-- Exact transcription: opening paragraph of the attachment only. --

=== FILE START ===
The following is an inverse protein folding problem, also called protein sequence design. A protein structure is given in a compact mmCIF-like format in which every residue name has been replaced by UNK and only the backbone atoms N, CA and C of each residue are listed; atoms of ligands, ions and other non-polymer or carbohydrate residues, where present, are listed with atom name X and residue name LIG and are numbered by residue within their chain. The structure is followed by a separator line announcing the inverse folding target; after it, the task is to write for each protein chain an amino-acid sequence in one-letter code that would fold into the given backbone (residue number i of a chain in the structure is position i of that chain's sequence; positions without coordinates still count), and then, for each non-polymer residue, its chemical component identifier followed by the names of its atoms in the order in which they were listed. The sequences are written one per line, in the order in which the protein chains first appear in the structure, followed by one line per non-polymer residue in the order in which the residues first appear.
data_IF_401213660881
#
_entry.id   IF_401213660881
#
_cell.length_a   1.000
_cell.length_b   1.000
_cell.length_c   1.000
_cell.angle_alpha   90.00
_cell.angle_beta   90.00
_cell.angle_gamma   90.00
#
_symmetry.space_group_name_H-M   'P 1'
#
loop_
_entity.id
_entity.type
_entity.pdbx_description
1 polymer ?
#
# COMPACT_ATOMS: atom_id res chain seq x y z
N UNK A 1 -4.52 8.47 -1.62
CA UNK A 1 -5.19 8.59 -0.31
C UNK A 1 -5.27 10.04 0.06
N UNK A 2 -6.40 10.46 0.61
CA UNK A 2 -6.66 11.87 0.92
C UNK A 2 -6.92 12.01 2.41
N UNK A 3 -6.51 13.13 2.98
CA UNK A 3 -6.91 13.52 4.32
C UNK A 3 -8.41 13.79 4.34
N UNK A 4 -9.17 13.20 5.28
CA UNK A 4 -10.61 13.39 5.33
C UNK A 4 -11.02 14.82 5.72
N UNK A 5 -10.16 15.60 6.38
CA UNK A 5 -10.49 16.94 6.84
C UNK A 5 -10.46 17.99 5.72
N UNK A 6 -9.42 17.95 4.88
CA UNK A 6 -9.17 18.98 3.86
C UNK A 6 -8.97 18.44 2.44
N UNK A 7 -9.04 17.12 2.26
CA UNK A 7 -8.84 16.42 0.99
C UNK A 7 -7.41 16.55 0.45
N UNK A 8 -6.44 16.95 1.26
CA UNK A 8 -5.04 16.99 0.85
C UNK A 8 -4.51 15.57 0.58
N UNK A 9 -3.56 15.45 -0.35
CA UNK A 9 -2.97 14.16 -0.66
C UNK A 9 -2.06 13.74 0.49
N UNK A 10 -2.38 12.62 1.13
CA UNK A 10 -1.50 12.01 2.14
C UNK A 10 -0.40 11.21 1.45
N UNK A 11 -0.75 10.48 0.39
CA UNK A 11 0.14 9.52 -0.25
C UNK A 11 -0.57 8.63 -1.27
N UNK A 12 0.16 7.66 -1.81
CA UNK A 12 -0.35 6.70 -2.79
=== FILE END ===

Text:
The following is an inverse protein folding problem, also called protein sequence design. A protein structure is given in a compact mmCIF-like format in which every residue name has been replaced by UNK and only the backbone atoms N, CA and C of each residue are listed; atoms of ligands, ions and other non-polymer or carbohydrate residues, where present, are listed with atom name X and residue name LIG and are numbered by residue within their chain. The structure is followed by a separator line announcing the inverse folding target; after it, the task is to write for each protein chain an amino-acid sequence in one-letter code that would fold into the given backbone (residue number i of a chain in the structure is position i of that chain's sequence; positions without coordinates still count), and then, for each non-polymer residue, its chemical component identifier followed by the names of its atoms in the order in which they were listed. The sequences are written one per line, in the order in which the protein chains first appear in the structure, followed by one line per non-polymer residue in the order in which the residues first appear.